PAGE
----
Pope Francis Kelly Renee Gissendaner

Pope Francis Appeals For Kelly Renee Gissendaner, First Woman Executed In Georgia In Decades [Video]

Pope Francis made a last-minute appeal to the Georgia Board of Pardons and Paroles requesting clemency for Kelly Renee Gissendaner, a Georgia woman scheduled to be executed for the 1997 murder of her husband, Douglas Gissendaner, reports CBS News. Kelly Renee lost several appeals to spare her life, and Pope Francis stepped in at the last moment with his request.

According to The Guardian, Kelly Renee Gissendaner was convicted of conspiring with her lover to murder her husband, who was stabbed to death.

The request made by Pope Francis was denied, and Gissendaner, who was scheduled to be executed Tuesday night, was the first woman executed in the state of Georgia in seven decades, according to CBS News.

Pope Francis sent the clemency request Tuesday, September 29 via Apostolic Nuncio Archbishop Carlo Maria Vigano, who is his diplomatic representative in the United States. The letter was published on the website of the Catholic Archdiocese of Atlanta.

In the letter requesting the life of Gissendaner be spared, Pope Francis expressed that while he does not want to “minimize the gravity of the crime for which Ms. Gissendaner has been convicted,” Pope Francis asked the board “in consideration of the reasons that have been expressed to your board, to commute the sentence to one that would better express both justice and mercy.” Pope Francis also pointed out that he “sympathiz[ed] with the victims,” but felt the death penalty did not adequately give justice, reports The Guardian.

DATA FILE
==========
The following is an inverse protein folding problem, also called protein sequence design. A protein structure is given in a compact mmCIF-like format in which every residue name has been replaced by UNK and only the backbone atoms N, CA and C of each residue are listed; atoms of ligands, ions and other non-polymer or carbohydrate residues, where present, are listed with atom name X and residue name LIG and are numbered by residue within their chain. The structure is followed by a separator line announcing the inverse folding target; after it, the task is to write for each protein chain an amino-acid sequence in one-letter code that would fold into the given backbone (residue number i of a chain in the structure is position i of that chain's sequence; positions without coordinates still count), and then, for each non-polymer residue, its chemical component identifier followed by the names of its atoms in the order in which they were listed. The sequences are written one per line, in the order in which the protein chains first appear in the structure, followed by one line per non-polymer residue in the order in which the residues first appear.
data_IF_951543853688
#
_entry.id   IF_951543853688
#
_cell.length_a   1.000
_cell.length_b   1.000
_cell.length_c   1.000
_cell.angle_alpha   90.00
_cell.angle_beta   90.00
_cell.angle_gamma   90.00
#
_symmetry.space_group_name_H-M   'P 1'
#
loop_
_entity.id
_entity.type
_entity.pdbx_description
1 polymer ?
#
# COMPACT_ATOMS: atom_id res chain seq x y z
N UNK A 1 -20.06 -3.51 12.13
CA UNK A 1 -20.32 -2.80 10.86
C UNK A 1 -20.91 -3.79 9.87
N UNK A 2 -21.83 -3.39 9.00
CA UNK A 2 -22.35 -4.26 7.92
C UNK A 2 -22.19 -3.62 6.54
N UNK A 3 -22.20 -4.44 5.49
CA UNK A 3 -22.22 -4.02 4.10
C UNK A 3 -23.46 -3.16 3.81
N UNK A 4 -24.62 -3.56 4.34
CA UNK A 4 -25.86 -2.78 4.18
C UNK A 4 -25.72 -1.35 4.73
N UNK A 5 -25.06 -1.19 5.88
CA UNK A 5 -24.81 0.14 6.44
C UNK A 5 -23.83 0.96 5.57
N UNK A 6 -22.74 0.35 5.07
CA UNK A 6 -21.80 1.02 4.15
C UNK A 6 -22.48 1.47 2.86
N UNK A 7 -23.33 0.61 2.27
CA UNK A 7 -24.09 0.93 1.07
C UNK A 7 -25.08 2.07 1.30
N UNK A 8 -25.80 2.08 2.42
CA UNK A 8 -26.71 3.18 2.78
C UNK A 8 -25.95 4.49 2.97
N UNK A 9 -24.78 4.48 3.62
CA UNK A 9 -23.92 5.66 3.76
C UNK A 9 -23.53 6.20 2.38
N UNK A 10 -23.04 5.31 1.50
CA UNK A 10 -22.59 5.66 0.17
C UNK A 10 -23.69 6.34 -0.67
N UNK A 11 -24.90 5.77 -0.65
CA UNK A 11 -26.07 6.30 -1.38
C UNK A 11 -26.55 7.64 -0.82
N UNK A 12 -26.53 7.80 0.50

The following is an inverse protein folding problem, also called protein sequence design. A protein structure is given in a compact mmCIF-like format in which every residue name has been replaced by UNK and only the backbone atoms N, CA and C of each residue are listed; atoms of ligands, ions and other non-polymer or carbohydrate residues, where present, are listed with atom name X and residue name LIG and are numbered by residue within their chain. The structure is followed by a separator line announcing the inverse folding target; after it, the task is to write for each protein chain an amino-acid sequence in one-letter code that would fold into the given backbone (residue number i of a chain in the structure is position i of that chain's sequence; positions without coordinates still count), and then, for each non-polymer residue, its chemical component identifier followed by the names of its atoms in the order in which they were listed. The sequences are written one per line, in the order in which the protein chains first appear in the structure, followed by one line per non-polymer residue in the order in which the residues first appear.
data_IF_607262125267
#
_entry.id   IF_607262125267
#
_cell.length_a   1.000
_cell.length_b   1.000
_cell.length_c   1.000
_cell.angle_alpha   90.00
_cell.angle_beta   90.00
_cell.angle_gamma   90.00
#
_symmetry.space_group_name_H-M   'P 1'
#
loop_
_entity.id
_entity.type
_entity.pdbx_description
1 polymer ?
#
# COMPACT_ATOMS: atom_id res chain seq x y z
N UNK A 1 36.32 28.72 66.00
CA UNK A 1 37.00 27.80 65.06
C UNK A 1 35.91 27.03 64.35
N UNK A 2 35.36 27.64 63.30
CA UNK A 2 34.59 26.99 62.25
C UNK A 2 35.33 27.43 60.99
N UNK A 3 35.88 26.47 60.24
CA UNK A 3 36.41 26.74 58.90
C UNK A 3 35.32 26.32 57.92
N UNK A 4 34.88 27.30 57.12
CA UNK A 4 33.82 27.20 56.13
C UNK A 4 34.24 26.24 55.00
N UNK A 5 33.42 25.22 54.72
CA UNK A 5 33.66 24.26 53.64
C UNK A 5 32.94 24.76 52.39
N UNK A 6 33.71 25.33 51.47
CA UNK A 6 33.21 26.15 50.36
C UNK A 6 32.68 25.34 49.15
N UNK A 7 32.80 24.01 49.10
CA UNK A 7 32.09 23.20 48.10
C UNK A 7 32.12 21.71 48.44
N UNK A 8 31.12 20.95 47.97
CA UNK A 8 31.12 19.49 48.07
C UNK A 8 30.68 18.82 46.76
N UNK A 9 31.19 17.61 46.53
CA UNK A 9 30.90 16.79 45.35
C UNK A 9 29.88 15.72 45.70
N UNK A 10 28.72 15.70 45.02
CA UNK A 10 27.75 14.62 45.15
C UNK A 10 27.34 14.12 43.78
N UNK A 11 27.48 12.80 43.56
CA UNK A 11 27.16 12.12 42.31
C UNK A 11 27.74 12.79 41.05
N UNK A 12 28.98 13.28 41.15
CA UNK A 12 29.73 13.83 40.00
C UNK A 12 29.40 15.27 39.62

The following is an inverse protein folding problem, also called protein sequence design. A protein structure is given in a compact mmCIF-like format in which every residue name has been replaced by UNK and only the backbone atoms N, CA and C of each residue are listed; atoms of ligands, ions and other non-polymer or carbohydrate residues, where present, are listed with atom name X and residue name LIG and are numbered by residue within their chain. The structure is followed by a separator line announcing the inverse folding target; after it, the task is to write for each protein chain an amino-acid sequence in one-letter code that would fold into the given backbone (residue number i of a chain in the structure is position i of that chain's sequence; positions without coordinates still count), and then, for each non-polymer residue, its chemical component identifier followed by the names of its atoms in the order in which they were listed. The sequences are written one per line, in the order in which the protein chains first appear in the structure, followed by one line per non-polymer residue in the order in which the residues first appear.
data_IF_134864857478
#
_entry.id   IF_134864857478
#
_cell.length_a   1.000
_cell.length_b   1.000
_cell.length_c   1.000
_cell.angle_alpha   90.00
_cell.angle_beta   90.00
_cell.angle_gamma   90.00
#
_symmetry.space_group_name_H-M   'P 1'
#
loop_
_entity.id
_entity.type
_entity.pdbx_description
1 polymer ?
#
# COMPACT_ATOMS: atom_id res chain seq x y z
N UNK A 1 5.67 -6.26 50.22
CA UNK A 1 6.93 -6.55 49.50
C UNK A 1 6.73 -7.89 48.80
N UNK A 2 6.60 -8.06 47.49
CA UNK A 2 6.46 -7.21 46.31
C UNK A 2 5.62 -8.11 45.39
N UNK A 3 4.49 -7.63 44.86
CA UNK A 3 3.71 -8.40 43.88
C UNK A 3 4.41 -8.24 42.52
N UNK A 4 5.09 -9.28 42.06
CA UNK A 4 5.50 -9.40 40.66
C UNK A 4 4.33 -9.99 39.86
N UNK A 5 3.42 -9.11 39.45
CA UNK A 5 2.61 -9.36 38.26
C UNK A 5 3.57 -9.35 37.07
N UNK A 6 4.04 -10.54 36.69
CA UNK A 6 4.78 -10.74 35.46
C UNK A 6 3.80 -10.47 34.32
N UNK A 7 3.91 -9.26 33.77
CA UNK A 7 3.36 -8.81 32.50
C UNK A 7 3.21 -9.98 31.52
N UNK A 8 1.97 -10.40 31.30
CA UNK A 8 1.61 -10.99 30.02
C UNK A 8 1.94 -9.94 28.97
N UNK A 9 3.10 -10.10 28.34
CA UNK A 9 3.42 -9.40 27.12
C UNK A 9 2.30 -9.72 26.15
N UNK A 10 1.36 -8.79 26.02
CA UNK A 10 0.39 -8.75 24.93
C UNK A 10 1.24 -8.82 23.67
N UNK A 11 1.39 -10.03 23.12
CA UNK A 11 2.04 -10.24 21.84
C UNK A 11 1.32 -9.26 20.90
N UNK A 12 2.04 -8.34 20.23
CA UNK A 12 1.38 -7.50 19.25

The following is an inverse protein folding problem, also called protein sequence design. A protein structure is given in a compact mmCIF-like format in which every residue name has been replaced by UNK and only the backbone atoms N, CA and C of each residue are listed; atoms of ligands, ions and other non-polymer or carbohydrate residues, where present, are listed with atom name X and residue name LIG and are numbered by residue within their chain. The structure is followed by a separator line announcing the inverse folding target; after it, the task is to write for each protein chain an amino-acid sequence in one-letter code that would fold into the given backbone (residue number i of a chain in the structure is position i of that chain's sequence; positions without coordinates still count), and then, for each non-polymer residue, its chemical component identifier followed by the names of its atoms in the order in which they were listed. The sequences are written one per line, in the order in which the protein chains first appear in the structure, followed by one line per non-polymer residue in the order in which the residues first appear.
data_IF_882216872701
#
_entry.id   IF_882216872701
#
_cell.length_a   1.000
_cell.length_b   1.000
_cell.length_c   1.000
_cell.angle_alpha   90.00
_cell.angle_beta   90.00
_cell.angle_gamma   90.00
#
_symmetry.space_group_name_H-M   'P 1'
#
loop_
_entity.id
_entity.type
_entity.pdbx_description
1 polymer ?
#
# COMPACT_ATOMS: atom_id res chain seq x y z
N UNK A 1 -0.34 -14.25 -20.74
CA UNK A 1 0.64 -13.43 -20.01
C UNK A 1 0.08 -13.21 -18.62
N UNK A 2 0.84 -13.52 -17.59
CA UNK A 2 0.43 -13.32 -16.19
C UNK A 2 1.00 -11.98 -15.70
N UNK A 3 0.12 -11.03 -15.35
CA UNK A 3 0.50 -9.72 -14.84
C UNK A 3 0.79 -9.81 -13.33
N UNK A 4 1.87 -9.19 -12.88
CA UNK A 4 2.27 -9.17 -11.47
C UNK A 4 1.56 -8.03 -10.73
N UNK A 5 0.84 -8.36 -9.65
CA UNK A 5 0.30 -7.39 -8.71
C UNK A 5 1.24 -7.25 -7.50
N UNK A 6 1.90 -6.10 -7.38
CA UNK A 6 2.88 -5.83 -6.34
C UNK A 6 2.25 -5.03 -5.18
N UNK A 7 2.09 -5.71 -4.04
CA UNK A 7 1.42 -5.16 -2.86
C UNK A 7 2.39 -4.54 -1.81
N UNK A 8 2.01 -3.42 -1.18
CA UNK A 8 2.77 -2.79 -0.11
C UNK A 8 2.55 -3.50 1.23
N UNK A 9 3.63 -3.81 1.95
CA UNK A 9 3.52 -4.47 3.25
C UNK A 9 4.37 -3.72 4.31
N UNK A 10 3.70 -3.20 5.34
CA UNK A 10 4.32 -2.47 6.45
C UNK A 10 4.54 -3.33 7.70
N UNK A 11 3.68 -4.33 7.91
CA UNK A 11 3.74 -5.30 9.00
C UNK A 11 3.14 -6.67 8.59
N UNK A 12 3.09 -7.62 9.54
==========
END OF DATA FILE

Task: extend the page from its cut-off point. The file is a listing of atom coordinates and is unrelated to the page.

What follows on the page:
During his six-day visit to the United States, Pope Francis also called for the death penalty to be abolished during a speech to the Joint Session of Congress on Thursday, September 24.

During his address to Congress, Pope Francis said his “conviction has led me, from the beginning of my ministry, to advocate at different levels for the global abolition of the death penalty.” Pope Francis asserted, similar to his letter regarding Kelly Renee, that he is “convinced that this way is the best, since every life is sacred, every human person is endowed with an inalienable dignity, and society can only benefit from the rehabilitation of those convicted of crimes.”

According to Vatican spokesman Father Federico Lombardi, it’s not uncommon for the Pope, through an intermediary, to ask for clemency in a death penalty case. With regards to Kelly Renee Gissendaner, Pope Francis took a more active interest, since her execution was scheduled soon after his address to Congress.

Wilton Daniel Gregory, Archbishop of Atlanta, told CBS News that, without a doubt, “soon after making his appeal to Congress to abolish the death penalty [Pope Francis] was certainly watching any cases that might be on the horizon,” Gregory explained that “I suspect [Kelly Renee Gissendaner] would be the first such case.”

Gregory also said that the execution of Kelly Renee Gissendaner “follows up so directly on what [Pope Francis] just recommended last Thursday, so it’s a first response to a longstanding concern that the holy see and the bishops of the United States have had,” reports The Guardian.

As part of her request to deny the execution, lawyers for Kelly cited a statement from former Georgia supreme court chief justice Norman Fletcher, who confessed he was wrong for denying Gissendaner’s appeal in 2000, claiming her crime did not match her conviction.

On September 29, Kelly Renee Gissendaner died by lethal injection sometime after 7 p.m. at the state prison in Jackson, Georgia, reports The Guardian. She made several appeals for clemency, but the board denied her appeals, including the request made on her behalf by Pope Francis. The board also denied appeals from her family, including her three children, who told the board they already lost one parent, and did not want to lose their mother.

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